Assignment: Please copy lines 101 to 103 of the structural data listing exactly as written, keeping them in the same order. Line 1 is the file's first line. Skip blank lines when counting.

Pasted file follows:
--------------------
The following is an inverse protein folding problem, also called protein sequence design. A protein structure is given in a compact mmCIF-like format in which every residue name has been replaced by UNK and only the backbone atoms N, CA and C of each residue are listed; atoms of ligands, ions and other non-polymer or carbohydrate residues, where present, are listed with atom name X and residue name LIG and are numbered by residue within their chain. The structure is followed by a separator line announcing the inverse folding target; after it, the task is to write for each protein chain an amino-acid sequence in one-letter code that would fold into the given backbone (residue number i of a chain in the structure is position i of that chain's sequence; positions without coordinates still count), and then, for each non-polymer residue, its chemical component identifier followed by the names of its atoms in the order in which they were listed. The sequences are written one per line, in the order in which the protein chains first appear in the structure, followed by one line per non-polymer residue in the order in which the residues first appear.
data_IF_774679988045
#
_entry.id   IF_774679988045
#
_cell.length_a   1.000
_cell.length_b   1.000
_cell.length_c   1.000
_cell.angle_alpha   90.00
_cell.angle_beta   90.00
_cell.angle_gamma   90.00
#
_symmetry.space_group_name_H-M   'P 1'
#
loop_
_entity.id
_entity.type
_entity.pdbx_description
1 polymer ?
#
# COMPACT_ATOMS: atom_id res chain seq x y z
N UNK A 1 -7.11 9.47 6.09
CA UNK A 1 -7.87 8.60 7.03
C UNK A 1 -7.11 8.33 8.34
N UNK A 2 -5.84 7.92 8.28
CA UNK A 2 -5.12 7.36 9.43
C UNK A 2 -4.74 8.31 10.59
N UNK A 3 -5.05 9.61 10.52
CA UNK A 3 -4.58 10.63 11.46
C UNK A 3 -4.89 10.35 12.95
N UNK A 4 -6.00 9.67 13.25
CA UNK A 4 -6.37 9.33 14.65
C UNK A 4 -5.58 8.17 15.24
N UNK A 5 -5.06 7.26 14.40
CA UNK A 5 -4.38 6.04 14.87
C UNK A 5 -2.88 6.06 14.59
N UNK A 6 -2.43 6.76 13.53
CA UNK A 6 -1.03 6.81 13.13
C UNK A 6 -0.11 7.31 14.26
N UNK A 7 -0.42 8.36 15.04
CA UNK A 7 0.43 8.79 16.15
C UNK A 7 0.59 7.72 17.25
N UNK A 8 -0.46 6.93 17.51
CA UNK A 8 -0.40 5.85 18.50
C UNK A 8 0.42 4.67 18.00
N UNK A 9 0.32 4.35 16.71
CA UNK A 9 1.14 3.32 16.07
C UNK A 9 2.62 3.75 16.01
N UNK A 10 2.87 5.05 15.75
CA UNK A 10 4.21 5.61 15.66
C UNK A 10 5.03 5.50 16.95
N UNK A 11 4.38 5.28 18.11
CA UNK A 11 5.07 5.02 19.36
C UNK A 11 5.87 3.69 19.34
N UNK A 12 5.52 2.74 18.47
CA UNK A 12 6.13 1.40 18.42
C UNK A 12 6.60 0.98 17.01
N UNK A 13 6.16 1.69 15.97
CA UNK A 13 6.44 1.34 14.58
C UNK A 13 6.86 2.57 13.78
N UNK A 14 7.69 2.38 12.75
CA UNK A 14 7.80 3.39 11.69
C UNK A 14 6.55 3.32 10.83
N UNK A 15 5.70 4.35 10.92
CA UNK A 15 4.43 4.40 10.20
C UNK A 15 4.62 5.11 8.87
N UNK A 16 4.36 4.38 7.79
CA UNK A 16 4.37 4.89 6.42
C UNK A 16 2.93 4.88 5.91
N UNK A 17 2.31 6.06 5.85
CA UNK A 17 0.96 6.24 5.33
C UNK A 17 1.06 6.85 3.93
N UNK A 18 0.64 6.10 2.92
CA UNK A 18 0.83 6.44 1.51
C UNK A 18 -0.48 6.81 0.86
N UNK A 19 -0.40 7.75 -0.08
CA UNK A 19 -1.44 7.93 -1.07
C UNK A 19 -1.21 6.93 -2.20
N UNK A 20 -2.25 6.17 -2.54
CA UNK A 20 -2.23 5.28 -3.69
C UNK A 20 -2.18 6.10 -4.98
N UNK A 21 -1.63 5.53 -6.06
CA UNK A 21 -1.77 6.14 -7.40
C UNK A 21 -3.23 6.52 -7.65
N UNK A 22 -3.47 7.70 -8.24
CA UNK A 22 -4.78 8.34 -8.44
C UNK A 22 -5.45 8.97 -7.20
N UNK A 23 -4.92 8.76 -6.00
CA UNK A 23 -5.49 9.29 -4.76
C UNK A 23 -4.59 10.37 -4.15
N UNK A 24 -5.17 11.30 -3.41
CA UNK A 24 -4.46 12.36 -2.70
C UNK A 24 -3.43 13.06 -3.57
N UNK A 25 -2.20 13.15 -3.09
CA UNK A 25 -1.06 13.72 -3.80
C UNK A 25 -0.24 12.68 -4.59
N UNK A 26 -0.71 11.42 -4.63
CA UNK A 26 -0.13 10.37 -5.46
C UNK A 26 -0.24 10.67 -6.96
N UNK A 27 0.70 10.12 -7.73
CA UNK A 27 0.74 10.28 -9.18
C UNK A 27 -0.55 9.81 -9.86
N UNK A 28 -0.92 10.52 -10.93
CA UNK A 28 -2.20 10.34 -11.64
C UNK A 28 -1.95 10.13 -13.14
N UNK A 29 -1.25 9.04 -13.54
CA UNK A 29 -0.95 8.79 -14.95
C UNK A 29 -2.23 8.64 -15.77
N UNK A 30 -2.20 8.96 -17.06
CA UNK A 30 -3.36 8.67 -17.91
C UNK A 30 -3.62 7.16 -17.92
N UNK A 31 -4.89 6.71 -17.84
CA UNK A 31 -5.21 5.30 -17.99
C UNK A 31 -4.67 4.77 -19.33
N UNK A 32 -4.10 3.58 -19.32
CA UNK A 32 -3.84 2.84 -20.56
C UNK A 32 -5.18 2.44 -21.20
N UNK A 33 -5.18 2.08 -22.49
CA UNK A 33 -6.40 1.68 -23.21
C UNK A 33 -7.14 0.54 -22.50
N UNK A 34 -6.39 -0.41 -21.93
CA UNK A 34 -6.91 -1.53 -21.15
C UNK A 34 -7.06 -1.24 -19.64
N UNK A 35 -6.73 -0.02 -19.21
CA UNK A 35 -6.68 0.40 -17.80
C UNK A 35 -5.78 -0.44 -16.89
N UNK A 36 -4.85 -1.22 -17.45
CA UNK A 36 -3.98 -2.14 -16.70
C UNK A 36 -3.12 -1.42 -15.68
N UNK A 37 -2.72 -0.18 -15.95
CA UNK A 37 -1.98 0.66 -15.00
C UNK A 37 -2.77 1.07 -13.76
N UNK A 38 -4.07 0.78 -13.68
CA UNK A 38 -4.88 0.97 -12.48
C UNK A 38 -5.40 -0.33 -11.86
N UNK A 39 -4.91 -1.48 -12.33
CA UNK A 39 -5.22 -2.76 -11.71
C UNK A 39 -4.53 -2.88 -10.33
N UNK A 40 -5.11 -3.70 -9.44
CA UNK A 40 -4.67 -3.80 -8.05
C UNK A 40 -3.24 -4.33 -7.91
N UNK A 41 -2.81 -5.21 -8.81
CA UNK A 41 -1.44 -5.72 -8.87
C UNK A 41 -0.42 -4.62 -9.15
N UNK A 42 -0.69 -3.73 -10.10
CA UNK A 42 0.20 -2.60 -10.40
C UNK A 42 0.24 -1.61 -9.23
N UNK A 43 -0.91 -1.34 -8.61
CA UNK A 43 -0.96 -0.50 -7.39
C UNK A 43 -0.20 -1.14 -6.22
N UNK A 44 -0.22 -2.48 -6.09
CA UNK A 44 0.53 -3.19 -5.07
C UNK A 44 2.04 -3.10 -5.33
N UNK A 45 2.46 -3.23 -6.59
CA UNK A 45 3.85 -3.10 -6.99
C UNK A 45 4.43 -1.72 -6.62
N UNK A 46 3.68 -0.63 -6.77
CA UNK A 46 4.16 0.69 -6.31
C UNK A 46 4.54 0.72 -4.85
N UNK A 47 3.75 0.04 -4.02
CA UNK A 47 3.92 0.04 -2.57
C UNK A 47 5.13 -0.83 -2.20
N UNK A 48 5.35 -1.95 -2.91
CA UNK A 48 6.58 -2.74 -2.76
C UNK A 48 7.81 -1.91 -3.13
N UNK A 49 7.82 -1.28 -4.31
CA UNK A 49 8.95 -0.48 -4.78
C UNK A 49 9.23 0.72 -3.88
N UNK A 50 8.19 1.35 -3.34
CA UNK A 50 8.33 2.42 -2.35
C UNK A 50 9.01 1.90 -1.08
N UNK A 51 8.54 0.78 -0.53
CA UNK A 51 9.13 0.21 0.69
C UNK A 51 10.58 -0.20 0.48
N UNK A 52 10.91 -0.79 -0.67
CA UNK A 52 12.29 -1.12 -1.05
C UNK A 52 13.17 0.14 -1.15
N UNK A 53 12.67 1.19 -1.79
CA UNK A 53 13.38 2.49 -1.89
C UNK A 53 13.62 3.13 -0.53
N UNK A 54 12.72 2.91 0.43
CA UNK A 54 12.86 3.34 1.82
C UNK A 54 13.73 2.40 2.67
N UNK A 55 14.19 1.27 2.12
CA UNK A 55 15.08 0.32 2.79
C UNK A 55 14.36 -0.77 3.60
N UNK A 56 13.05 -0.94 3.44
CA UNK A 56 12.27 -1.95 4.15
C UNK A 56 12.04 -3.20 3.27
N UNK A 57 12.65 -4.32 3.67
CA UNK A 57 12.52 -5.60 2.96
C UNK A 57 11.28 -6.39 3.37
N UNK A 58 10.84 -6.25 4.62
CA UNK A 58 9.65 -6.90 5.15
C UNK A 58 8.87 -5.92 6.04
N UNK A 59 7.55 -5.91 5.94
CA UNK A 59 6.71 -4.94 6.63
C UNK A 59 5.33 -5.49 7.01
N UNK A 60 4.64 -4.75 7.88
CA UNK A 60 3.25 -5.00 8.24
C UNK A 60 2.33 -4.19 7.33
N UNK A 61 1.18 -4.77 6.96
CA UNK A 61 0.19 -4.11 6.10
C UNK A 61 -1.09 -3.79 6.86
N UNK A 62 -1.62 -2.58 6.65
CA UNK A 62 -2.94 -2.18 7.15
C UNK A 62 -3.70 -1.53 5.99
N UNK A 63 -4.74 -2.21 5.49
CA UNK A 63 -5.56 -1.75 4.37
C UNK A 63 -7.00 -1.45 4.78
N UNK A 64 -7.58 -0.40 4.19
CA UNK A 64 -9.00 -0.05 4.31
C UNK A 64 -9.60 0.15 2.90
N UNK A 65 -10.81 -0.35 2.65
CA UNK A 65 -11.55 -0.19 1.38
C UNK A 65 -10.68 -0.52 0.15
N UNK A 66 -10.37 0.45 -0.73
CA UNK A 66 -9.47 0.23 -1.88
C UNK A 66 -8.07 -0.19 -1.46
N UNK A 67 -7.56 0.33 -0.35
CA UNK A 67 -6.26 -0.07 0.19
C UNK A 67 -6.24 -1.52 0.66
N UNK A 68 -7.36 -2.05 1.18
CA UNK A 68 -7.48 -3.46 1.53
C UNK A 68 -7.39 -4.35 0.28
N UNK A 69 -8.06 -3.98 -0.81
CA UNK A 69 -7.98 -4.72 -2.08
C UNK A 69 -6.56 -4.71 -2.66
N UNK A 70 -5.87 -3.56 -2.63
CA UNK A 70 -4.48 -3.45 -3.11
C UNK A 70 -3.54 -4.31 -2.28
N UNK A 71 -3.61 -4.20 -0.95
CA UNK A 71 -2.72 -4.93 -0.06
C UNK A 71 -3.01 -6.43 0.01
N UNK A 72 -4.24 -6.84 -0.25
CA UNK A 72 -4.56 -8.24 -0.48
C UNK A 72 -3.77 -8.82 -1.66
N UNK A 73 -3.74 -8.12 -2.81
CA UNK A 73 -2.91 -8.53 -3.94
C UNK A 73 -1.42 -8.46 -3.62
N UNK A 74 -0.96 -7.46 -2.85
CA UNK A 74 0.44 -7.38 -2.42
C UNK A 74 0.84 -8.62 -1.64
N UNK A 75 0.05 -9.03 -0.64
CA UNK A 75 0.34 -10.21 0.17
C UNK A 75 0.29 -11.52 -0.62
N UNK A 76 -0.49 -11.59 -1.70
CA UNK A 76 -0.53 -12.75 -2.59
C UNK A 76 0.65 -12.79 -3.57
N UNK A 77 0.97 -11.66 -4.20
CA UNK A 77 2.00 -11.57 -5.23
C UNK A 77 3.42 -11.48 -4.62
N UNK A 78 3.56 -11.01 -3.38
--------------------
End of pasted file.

CA UNK A 27 0.74 10.28 -9.18
C UNK A 27 -0.55 9.81 -9.86
N UNK A 28 -0.92 10.52 -10.93